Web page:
Some may believe that there's little you can to overcome genetics when preventing heartdisease.
Now, in one of the largest observational studies on fitness and heart disease, researchers examined data collected from almost a half-million people in the UK Biobank database. Data from 482,702 participants, aged 40-69, was included in the published analysis.
According to the findings reported in the American Heart Association'sjournal Circulation, greater grip strength, more physical activity and better cardiorespiratory fitness are associated with reduced risk for heart attacks and stroke - even among people with a genetic predisposition for heart disease. "In particular, it is very good news for the large number of affected patients that they no longer have to worry about deadly heart disease in good medical care and after surviving breast cancer, like women of the same age without breast cancer". The lead author is Emmi Tikkanen, PhD, a former postdoctoral scholar at Stanford who is now senior data scientist at Nightingale Health Ltd.in Finland.
We're "focusing on family history as a major cardiac risk factor, and the fact that this study shows the benefit in this population is additional evidence to reinforce this in our preventative cardiology practices", Dr. Rachel Bond, associate director of Women's Heart Health at Lenox Hill Hospital in New York City, said, speaking about the benefits of exercise as a preventative measure. Additionally, 468,095 individuals had genome-wide genetic data.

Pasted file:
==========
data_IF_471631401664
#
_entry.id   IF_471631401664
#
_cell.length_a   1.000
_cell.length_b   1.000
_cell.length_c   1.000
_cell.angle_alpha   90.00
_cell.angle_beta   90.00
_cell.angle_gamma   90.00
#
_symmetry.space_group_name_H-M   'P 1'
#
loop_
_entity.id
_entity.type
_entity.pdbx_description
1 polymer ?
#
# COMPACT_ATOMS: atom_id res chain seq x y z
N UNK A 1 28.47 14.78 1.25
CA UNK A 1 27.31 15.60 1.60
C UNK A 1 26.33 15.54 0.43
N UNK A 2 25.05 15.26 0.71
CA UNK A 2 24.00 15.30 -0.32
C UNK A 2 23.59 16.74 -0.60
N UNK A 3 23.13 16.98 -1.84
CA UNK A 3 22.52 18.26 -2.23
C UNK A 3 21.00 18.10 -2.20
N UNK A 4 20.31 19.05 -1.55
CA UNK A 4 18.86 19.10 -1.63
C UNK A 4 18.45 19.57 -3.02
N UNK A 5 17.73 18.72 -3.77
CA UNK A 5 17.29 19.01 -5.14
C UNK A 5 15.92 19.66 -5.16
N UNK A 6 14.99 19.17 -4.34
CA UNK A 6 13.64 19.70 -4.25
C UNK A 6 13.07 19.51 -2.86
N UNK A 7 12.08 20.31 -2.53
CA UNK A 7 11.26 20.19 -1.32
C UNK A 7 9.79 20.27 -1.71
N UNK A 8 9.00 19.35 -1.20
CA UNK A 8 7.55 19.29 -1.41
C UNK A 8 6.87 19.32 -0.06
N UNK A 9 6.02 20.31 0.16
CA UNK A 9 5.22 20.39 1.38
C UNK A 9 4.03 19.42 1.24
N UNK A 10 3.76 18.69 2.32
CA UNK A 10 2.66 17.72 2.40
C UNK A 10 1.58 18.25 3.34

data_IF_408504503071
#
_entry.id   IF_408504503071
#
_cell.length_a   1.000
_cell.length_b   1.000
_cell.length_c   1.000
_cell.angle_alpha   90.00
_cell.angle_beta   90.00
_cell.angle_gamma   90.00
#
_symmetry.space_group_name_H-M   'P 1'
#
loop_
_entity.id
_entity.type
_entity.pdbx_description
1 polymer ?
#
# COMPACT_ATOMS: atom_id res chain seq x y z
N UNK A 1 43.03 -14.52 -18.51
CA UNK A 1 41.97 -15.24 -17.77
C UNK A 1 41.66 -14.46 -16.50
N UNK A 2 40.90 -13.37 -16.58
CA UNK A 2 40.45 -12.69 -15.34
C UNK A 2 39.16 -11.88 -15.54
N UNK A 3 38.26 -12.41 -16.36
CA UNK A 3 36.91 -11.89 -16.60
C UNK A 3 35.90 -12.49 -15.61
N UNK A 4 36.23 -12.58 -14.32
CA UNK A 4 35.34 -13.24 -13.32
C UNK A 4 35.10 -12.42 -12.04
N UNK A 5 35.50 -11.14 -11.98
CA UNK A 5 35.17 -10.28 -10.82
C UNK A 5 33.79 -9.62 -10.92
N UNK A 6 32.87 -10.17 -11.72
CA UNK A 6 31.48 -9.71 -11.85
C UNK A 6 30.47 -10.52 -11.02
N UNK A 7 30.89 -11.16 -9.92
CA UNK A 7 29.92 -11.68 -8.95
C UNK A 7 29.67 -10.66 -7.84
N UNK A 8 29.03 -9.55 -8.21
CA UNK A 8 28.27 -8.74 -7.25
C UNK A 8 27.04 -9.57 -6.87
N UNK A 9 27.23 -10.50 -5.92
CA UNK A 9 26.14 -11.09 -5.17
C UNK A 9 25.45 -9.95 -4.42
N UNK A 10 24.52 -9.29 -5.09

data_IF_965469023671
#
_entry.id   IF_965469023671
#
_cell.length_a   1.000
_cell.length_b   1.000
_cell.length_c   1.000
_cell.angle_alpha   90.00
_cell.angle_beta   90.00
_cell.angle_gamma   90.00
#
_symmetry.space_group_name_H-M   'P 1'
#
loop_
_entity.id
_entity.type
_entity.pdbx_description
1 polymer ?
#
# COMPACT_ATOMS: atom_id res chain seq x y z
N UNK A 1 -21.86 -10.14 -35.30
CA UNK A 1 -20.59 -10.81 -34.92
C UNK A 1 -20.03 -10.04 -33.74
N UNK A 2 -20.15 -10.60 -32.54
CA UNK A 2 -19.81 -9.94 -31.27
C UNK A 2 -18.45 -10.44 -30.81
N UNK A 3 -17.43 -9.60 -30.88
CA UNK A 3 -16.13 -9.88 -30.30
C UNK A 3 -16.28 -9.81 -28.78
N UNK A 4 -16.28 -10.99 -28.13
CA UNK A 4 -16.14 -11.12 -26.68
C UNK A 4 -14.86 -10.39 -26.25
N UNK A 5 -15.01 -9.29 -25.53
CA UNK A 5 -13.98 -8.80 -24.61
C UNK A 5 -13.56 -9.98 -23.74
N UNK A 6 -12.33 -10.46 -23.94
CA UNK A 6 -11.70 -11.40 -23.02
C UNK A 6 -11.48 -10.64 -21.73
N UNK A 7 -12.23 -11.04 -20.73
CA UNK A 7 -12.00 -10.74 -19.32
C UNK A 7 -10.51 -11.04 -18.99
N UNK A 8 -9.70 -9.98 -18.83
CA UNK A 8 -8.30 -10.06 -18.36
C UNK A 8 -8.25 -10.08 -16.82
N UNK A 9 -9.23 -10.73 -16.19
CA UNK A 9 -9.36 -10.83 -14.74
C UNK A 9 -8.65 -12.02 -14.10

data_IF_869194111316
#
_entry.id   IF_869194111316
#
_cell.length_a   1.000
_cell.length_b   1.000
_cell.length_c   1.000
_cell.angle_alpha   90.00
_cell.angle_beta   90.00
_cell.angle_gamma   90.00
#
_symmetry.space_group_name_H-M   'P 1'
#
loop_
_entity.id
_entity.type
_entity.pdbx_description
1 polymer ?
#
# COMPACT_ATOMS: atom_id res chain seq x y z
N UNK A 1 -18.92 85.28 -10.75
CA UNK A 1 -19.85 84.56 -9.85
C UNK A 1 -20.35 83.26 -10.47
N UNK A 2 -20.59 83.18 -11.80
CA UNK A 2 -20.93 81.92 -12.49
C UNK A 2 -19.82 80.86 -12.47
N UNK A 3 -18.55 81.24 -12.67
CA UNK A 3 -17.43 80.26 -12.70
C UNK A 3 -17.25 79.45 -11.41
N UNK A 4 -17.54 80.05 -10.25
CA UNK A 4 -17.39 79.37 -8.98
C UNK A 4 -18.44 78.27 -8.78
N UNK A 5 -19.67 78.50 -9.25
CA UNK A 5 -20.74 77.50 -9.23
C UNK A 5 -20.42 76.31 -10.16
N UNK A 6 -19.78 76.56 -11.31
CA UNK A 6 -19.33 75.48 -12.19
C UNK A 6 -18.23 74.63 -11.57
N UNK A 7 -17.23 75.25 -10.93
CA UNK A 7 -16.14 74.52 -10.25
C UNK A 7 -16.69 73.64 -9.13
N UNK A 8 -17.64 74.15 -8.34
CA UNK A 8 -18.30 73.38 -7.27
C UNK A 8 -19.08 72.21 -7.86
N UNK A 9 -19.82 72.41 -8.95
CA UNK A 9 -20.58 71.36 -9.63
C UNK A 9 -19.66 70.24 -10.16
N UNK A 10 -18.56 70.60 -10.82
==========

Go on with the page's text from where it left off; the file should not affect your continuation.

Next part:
While talking about the participants with high genetic risk, the highest cardiorespiratory fitness levels were associated with a 49 percent lower risk for developing coronary heart disease and a 60 percent lower risk for developing atrial fibrillation compared with study participants with low fitness.
For example, people with an intermediate genetic risk for heart disease who were in the group with the strongest grips were 36 percent less likely to develop heart disease and 46 percent less likely to develop atrial fibrillation than participants with the same genetic risk who had the weakest grips.
A researcher at Uppsala University in Sweden contributed to the study.
Ingelsson says people who are concerned about their heart health-especially if they already have markers of heart conditions-should consult health professionals about exercise plans.
To assess their fitness and activity levels, participants completed grip-strength and stationary-cycling tests, answered questions about levels of physical activity, and wore accelerometers on their wrists for a seven-day period.
Rajiv Bahl, MD, MBA, MS, is an emergency medicine physician and health writer.
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